Gamasutra is part of the Informa Tech Division of Informa PLC

This site is operated by a business or businesses owned by Informa PLC and all copyright resides with them. Informa PLC's registered office is 5 Howick Place, London SW1P 1WG. Registered in England and Wales. Number 8860726.


Gamasutra: The Art & Business of Making Gamesspacer
View All     RSS
August 11, 2020
arrowPress Releases







If you enjoy reading this site, you might also want to check out these UBM Tech sites:


 

The Shooter Genre That's Up for Grabs

by William Newhart on 07/02/18 07:56:00 pm

The following blog post, unless otherwise noted, was written by a member of Gamasutra’s community.
The thoughts and opinions expressed are those of the writer and not Gamasutra or its parent company.

 

Multiplayer and shooters go together like blue shells and broken friendships. For better or for worse, online multiplayer is the focus of the majority of today's AAA FPS and TPS franchises. With daily player counts in the millions, the genre is not going away anytime soon, but for the casual gamer like me, I am bored with today's AAA offerings. If you need proof that others share my sentiment, take a look at how PlayerUnkown's Battlegrounds and Epic Games' Fortnight leveraged the battle royale game mode to take over the online shooter space in 2017. The online shooter community is hungry for new experiences, and as studios hope to cash in on their own battle royale clones, the industry should look ahead to identify the next gap in today's AAA offerings.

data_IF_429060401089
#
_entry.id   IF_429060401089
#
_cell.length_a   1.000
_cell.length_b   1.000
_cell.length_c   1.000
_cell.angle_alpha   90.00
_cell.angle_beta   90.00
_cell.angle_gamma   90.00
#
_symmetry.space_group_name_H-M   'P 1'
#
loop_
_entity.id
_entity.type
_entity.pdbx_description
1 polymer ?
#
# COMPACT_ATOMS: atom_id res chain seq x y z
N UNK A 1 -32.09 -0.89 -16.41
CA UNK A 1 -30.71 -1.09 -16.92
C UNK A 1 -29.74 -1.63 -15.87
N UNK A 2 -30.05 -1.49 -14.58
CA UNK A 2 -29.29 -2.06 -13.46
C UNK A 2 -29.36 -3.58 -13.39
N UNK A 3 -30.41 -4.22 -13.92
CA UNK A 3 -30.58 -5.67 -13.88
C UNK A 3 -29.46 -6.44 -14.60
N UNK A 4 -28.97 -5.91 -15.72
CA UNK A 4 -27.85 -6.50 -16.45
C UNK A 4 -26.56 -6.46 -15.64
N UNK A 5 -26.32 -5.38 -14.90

What is that gaping, shotgun-blast-to-the-chest sized void in the shooter landscape?

There are no high-action, team focused online multiplayer shooters.

Let me break down those terms and their antitheses:

  • Low-action vs. High-action
    • L-A: combat is sporadic and methodical
    • H-A: combat is constant and chaotic
  • Team-focused vs. Player-focused
    • T-F: the game is designed to encourage team play
    • P-F: the game is designed to encourage solo play

All of today's big-name multiplayer shooters can be described by combining some variation of those two categories, with the two most popular combinations being: 

  1. low-action, team-focused
  2. high-action, player-focused

Neither combination is inherently better than the other, but their overwhelming prevalence makes it clear that game designers currently treat pace-of-action and teamwork as mutually exclusive factors. Here are some examples of games that fall into each group:

Low-Action, Team-Focused:

(Combat is sporadic and methodical; game design encourages team play)

  • ARMA 3
  • Rainbow Six Siege

High-Action, Player-Focused:

(Combat is constant and chaotic; game design encourages solo play)

  • Call of Duty: WWII
  • Battlefield 1